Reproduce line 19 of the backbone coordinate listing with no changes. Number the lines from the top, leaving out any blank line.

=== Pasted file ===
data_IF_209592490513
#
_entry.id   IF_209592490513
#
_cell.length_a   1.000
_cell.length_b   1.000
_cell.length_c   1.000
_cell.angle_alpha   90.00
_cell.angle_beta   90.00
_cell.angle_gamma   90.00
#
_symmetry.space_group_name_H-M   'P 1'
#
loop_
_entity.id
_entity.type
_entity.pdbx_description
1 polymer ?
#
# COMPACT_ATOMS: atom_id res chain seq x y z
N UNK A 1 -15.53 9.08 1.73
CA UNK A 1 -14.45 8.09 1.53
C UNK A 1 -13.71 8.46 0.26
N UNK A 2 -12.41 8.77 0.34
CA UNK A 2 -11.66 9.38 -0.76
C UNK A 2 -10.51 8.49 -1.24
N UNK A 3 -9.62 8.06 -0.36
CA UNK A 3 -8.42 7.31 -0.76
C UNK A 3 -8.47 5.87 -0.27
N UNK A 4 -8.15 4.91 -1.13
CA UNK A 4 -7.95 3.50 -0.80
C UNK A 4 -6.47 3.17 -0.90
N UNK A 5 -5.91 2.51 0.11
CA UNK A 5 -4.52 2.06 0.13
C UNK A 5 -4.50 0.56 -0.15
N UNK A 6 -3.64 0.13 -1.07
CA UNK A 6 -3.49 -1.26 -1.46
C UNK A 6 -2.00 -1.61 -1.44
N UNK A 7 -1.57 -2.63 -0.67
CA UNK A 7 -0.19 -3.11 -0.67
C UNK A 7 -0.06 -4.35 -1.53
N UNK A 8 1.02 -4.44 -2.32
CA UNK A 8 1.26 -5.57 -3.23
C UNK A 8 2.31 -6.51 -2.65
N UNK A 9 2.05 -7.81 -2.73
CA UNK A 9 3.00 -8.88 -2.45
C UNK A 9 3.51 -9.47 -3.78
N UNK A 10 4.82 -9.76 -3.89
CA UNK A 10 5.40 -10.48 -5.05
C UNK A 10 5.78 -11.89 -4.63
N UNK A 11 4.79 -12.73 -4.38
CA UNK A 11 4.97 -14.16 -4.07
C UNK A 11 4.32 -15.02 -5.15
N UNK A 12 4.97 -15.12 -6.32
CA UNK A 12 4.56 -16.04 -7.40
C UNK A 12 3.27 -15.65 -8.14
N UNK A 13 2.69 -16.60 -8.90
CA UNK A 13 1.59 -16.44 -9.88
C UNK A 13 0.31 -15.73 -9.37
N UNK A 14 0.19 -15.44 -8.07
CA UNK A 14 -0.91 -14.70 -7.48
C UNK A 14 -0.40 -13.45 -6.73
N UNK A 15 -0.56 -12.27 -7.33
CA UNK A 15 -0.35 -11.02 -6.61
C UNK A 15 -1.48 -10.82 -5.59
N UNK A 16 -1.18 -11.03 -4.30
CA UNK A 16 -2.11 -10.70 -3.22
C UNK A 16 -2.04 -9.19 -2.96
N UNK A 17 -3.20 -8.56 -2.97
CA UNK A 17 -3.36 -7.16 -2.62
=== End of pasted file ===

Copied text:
#